• The Rough Guide to the Best Country Blues You've Never Heard: Vol. 2

    The Rough Guide to the Best Country Blues You've Never Heard: Vol. 2

    This collection delves yet deeper into the archives of country blues, uncovering hidden gems by artists shrouded in mystery, from classic renditions of blues standards to intriguing novelty songs. (syndetics)

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  • Wary + Strange

    Wary + Strange

    Kiah, Amythyst

    The major label debut from Amythyst Kiah marks the collision of two vastly different worlds: the iconoclastic alt-rock that first sparked her musical passion, and the roots music scene where she's found breakout success in recent years. This album arrives as an immersive body of work, redefining the limits of roots music in its inventive rhythms and textures. (syndetics)

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  • Behind the dikes: the 1969 Netherlands recordings

    Behind the dikes: the 1969 Netherlands recordings

    Evans, Bill

    (syndetics)

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  • Now That's What I Call Music: Christmas Classics

    Now That's What I Call Music: Christmas Classics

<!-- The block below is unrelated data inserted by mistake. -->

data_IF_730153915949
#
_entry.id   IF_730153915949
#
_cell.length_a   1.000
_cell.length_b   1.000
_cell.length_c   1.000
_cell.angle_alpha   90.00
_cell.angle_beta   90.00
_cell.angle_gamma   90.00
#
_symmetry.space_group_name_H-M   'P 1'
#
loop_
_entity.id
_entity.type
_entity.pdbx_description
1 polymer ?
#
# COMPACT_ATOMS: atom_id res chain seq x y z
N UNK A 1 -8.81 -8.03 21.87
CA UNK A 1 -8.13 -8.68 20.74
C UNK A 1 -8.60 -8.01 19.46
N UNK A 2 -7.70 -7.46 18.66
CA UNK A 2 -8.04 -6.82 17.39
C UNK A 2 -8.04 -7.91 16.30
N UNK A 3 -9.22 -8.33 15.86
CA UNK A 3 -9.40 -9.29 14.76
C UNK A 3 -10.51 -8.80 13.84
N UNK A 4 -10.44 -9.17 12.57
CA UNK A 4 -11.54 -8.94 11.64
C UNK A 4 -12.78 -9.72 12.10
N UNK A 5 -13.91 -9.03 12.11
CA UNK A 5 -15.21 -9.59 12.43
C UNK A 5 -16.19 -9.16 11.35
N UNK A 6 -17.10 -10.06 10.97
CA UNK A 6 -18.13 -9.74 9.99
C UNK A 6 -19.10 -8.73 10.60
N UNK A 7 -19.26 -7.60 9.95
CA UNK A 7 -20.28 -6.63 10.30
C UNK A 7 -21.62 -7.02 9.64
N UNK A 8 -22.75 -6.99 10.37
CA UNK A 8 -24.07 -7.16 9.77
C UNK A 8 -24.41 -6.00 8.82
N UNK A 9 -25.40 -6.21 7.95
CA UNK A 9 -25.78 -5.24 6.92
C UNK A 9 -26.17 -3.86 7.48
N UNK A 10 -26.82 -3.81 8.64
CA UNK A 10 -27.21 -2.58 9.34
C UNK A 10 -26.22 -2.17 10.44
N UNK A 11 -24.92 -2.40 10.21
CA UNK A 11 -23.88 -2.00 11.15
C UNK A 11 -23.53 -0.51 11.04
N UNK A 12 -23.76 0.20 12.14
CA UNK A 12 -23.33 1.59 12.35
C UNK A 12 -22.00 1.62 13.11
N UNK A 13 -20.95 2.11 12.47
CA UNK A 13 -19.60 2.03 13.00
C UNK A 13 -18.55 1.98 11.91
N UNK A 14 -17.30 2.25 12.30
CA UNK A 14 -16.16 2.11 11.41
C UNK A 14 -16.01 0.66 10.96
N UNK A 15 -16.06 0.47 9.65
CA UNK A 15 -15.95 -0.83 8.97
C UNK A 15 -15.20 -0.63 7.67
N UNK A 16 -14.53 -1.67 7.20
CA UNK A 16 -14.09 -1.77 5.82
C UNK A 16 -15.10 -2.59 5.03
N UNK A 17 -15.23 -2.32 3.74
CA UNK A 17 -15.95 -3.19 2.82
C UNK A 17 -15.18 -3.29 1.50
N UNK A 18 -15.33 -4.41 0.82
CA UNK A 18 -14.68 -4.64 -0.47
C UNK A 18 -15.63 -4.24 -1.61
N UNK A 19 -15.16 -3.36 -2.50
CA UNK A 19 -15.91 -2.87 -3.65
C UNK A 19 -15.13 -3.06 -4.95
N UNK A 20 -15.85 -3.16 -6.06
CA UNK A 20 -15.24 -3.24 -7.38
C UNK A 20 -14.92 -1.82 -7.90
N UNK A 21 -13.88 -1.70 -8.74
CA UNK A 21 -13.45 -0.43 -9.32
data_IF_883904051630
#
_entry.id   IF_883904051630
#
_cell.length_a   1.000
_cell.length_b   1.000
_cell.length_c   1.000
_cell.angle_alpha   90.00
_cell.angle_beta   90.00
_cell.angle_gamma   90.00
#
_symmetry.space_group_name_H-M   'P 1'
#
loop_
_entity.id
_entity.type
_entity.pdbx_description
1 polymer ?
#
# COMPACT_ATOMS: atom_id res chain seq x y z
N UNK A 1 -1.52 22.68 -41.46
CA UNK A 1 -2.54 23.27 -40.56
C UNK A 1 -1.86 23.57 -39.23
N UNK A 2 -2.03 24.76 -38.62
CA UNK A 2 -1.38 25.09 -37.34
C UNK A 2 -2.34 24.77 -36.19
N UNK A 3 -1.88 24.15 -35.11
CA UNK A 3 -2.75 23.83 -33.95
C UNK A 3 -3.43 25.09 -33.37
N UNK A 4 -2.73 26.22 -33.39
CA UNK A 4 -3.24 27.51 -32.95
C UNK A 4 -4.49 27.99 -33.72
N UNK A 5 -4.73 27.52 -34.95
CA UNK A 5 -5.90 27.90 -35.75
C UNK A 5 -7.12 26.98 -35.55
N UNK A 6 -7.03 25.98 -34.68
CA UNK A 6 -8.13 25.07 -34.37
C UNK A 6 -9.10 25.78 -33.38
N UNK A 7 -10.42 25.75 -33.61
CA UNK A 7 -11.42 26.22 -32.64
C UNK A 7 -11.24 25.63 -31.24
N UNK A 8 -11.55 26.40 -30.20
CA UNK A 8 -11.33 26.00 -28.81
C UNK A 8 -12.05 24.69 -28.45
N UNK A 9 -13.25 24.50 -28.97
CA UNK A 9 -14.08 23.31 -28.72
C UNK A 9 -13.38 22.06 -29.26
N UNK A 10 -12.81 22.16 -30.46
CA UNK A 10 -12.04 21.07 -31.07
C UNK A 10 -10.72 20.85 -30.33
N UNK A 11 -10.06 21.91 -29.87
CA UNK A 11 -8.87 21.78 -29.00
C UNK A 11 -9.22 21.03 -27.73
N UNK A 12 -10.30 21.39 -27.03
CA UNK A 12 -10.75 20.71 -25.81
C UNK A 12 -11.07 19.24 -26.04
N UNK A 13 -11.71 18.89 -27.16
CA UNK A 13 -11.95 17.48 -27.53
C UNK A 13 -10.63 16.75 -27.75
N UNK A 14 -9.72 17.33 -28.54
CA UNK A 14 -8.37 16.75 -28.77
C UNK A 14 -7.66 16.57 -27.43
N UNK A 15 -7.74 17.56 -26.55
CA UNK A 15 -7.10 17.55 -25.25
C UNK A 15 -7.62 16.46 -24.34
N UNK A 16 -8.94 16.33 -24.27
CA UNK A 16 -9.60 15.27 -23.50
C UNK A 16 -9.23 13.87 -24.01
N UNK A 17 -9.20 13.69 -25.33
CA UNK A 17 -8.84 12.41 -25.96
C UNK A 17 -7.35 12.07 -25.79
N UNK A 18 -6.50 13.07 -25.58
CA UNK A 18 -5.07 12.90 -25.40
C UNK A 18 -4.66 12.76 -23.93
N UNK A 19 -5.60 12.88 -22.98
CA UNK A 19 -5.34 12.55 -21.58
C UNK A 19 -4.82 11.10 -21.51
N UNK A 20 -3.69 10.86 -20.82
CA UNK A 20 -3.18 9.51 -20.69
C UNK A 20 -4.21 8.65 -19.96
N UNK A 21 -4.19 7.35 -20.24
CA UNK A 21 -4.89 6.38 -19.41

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  • BTS, the best

    BTS, the best

    BTS (Musical group)

    K-pop group BTS has become one of the biggest acts in the world. This collection features Japanese versions of 23 of their biggest hits, including Dynamite; Film Out; and Boy with Luv. (syndetics)

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  • The Bolic Sound Sessions

    The Bolic Sound Sessions

    Turner, Ike

    Following the success of Ike & Tina Turner, Turner had the finances to create his own recording studio that he called Bolic Sound. The name Bolic derived from the maiden name of his then wife Tina Turner (née Bullock). The studio was previously a furniture store that Turner bought as a shell and had it fully renovated. The facilities began being used for Turner productions in 1970 before opening for business in March 1972. Bolic Sound eventually burnt to the ground under mysterious circumstances, but not before Ike produced a plethora of tracks for himself and Tina Turner. (syndetics)

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  • Rockin' Bones: 1950s Punk & Rockabilly

    Rockin' Bones: 1950s Punk & Rockabilly